When I started the program in 2011, I was running all the time. In the fall of that year, I ran what I thought was going to be my first marathon. Heh. I was running half marathons from time to time and spending most of my Saturday mornings on long runs by the American River. I loved it. It was hard, and I was slow as a brittle old lady, but I felt good when I was running that much. It taught me that I'm much better mentally when I get time outside. Even at my very low level of proficiency, running had incredible benefits. But it was hard to keep up as soon as I started writing and reading enough to meet deadlines. I gave it up--temporarily, I thought--with the hope that I'd go back to it after I graduated.
I tried a few times while I was in school, but I never could make it happen. Others are doing it--my friend Antonio gets up every morning to run and then he writes 500 words. Murakami has a freaking book about it. But I couldn't seem to make it work for me. My fitness was haphazard as I struggled to figure out my schedule for those two years.
As I neared graduation, I was certain I'd be able to get back into running. But here's what I didn't expect: nothing changed for me after I graduated. Just me. I still wanted to write in all my free time. And if I'm going to write, I have to be realistic about what that means in my insane life.
I've always written daily. In fact, most of the way through my MFA I was writing here all the time. But once I graduated, I felt different. I felt like writing daily was something I could and should be doing. For my job. That's the part I didn't expect. And because I felt different, I went after opportunities to publish my writing elsewhere. It's going great--better than great--but the side effect of that is that I'm still just as busy (and sedentary) as I was in grad school.
So in the spirit of accepting what is (and not wanting to give up on living a long life), I'm trying something new. I'm trying to think about health as an all day thing, not an if I can't find time to run more than three miles today, I'm a complete failure as a human. Because if I'm being real with myself, I'm choosing to pursue a career that means I have homework every day for the rest of my life, and that life was already kind of over-scheduled. I feel so much gratitude that I'm able to do a job where I get to read books and then tell people what I think about them. But that takes so much time. Just like teaching. I love it, but it doesn't leave me with much at the end of the day.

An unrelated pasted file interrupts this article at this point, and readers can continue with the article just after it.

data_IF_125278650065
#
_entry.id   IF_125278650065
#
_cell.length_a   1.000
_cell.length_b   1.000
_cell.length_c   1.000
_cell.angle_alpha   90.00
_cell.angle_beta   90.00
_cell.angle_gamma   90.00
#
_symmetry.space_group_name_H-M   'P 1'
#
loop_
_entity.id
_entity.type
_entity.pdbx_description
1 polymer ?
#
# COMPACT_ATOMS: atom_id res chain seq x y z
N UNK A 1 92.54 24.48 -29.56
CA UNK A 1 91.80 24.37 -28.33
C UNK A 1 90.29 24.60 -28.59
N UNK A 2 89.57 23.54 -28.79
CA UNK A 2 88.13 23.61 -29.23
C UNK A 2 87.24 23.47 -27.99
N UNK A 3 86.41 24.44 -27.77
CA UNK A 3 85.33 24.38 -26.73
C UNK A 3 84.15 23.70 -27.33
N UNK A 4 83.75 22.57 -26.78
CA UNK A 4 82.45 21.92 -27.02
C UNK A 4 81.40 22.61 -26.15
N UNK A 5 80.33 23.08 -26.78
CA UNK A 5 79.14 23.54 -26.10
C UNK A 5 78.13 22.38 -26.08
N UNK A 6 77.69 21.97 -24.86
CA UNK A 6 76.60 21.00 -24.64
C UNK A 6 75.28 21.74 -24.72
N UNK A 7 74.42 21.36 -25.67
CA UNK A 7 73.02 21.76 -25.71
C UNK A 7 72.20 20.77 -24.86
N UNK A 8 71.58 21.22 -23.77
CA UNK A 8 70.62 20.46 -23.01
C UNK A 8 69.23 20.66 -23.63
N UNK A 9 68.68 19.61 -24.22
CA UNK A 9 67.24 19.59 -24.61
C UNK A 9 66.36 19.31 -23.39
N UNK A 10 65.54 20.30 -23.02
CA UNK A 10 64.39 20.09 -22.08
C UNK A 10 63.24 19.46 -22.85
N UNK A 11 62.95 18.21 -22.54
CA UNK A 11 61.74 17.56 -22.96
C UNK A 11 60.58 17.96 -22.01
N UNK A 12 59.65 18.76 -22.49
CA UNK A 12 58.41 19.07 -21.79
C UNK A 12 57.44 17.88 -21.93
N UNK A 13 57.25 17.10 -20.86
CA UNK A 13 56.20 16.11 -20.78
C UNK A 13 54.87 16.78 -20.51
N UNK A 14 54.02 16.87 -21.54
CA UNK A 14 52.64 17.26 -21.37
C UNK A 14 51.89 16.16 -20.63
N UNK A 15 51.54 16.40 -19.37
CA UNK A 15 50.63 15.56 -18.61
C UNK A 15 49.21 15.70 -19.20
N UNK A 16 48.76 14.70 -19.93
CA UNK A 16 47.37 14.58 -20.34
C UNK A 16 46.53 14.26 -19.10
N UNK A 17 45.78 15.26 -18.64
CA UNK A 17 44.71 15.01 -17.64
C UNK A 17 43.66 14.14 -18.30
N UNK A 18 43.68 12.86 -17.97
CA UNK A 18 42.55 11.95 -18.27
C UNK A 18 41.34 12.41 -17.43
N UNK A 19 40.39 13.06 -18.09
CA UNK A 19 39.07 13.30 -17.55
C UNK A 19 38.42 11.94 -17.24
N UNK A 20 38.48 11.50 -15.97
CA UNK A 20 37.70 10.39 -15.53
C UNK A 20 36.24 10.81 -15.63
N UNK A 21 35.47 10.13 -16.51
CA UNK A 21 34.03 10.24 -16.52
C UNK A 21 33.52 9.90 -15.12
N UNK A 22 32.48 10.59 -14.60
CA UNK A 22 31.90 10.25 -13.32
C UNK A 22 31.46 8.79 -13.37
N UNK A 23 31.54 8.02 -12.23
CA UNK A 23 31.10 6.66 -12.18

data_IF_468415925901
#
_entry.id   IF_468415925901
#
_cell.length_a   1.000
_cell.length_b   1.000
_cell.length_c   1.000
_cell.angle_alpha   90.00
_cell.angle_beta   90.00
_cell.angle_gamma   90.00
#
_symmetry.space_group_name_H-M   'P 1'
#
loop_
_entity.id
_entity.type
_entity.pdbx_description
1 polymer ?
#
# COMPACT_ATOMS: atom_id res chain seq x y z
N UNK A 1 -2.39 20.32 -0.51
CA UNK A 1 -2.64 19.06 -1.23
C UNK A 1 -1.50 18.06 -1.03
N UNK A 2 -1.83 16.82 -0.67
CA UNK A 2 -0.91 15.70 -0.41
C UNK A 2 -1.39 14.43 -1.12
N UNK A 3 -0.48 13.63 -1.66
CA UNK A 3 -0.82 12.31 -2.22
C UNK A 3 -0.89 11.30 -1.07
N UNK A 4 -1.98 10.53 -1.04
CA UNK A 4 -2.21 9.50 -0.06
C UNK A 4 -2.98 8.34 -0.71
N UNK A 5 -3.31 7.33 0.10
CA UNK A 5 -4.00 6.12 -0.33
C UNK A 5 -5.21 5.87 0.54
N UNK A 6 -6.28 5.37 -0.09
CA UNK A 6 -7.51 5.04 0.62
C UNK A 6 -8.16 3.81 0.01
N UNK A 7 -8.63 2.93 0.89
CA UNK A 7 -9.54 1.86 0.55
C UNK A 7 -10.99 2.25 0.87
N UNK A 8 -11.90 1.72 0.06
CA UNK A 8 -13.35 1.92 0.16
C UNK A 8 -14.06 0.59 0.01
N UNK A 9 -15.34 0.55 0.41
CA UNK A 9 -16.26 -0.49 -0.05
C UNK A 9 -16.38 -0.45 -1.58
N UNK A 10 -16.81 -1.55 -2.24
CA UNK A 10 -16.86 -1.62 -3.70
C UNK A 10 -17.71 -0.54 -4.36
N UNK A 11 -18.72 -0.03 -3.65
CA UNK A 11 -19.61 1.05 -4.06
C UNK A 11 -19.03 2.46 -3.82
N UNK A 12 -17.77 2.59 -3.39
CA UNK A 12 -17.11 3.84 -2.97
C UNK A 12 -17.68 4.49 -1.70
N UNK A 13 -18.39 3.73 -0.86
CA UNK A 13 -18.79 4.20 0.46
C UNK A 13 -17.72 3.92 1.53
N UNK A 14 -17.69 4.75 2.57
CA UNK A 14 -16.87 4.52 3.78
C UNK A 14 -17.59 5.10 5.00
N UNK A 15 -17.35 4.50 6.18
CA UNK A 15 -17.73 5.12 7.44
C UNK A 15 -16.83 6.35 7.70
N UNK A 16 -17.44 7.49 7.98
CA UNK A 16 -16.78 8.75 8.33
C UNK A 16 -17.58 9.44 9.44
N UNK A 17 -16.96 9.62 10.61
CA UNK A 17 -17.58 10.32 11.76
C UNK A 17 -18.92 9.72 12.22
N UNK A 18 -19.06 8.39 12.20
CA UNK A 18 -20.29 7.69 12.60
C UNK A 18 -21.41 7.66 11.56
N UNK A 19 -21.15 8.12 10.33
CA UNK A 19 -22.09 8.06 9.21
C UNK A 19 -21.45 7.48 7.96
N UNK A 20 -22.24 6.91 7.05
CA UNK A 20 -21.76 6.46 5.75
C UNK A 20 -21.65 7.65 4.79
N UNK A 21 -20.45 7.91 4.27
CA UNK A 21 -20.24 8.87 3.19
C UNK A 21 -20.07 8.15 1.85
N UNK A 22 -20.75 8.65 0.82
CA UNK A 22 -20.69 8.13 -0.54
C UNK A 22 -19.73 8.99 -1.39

After talking with my friend Megan in San Francisco about her Fitbit, I bought a fitness tracker. And I'm not trying to do anything more than make myself walk 10,000 steps a day. Prancersize it, y'all. Since the Fitbit Force (what Megan has) got recalled, I bought a Garmin Vivofit. I wanted something with a watch on it, plus I already had a Garmin heart rate monitor that would pair with it. I also wanted one that would track sleep, since I was having so much trouble sleeping.
|My steps per day from a few weeks ago. This week wasn't good enough to show you.|
|Hours of sleep, including naps.|
I've had the thing for a little more than a month. It's not a miracle, but it does make me more conscious of how much I do or don't move in a day. I thought I moved a lot in my day at work, but I wanted to know how much. What I've learned is that I move a lot some days at work--all I have to do is make a few trips to the bathroom and one up to the office to make copies and I'm almost to half of my steps for the day--but on other days when I'm really busy (and confined to my classroom), I don't really move much at all. It's really interesting. And I know enough about myself to know I'm driven by (read: obsessed with) charts and plans and things that are organized.
The other thing this doodad does is display a red bar if I don't move for an hour. You have to walk about 200 steps to clear the bar. This is the physical equivalent of a notification icon, which I cannot stand (Unread emails? Kill me.) so it's pretty good about guilting me into getting up more often than I would, otherwise. It's ugly as all get out. Don't get me wrong. I don't like looking like I'm wearing a Casio watch from 1986. And I don't always remember to wear it. But when I do, it's helpful.
For now, I'm just trying to walk my steps. I haven't been able to do more than that. It gets me moving. It helps me notice when I'm not moving. I'll take it.